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  • Logendra Naidoo

"Ok, I filed a provisional patent. Now what?"

Updated: Apr 28


The person or corporate entity that was the first to file their idea as a provisional patent or a comprehensive patent application is the rightful owner of that official registration recognizing the invention. A provisional patent application filed to the USPTO by a recognized patent agent, buys you more time (under a year the moment it is filed) to draft a proper patent application. Again, a provisional patent essentially provides proof that you intend to protect today's idea within a year.

Furthermore, because your patent provisional is not examined, the applicant avoids the higher costs associated with a standard patent application prosecution (i.e. drafting, attorney's fees during office actions, etc.) for 12-months. During that timeframe the applicant can spend more time determining if the invention is commercially viable or curry up additional funds for the standard patent application.

Failure by an applicant to file a patent provisional often leads to the inadvertent public disclosure of their invention (e.g. "To be honest, we went ahead and launched it because we didn't think it was patentable."), in which case one must thoughtfully consider their remaining intellectual property rights. In the United States, if a patentable idea is disclosed publicly (with no provisional or non provisional patent protection), you can still file your U.S. patent application provided it is within one-year of the first offer to sell your invention, or within one year of the first public use (or disclosure) of that invention. A simple calculation determining the first official offer to sell date, or the date of first public disclosure, determines your legislated rights to an invention that may still be available. If that crucial point in time is more than a year from that offer to sell or public disclosure date, it is unfortunately too late for you to file a patent application.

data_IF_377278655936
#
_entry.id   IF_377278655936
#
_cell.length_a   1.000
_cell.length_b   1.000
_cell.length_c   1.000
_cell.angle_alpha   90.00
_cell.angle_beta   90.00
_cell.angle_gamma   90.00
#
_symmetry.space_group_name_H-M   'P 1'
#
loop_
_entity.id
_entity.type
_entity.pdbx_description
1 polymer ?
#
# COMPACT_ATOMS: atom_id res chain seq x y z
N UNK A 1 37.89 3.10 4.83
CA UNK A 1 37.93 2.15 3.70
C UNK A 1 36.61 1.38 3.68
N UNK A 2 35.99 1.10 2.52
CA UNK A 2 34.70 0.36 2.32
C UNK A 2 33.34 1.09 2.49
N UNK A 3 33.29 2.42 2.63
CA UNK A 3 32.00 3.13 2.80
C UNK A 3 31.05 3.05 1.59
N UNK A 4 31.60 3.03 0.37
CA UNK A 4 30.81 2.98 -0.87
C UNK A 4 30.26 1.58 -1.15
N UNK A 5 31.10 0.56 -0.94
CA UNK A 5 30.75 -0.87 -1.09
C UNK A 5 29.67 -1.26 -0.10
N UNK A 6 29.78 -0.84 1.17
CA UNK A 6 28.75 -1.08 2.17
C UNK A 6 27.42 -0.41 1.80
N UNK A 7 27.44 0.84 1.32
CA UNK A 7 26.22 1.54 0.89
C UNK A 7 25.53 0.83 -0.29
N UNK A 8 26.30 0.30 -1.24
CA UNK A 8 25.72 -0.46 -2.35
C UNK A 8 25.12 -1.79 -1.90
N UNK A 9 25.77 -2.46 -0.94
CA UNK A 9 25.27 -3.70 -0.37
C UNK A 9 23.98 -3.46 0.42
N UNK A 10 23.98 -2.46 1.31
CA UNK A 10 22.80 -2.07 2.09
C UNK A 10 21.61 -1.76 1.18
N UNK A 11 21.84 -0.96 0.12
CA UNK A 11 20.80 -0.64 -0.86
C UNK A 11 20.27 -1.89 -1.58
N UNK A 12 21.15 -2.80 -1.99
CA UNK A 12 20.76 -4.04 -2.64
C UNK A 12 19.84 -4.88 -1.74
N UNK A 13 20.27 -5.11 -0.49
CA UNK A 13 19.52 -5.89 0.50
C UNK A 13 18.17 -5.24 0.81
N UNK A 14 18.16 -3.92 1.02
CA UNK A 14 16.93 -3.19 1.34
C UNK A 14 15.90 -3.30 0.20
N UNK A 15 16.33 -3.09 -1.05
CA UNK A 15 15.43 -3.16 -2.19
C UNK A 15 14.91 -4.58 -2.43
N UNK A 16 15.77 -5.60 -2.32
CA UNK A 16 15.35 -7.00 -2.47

"A disclosure made more than one year before the effective filing date of the claimed invention is prior art..." https://www.uspto.gov/sites/default/files/ip/global/grace_period.pdf


Filing a provisional patent application secures a filing date. If a nonprovisional patent application is filed within a year from the filing date of the provisional patent, the applicant inherits the filing date of the provisional application.


Note: In Canada (CIPO), the "provisional" process is similar to the USPTO, albeit less popular, and it amounts to filing an incomplete patent application to achieve the same effect.


Please note that the USPTO does review provisional patent applications only to ensure sure they fulfill the minimum filing requirements. Provisionals are never published by the USPTO. And (I saved the best part for last), the applicant can use the term "Patent Pending" during the one-year pendency of the provisional patent application. This means the applicant is legally protected when describing the particular invention using the 'patent pending' designation.


The applicant of a provsional patent application maximizes the potential recovery of damages with an infringer when/if the patent is issued/granted by the USPTO (not before). Damages are calculated based on the date the perceived infringer received notice, in which case the merit in marketing your invention using the patent pending designation becomes clearer.


For startups, patent pending status allows you to strut your technology with potential seed capital investors and deters others from absconding your idea or product from you during that critical phase.


When in doubt, first contact Planetary IP and we'll get you the answers you seek and file a provisional or nonprovisional patent application in a timely manner to protect your innovation.

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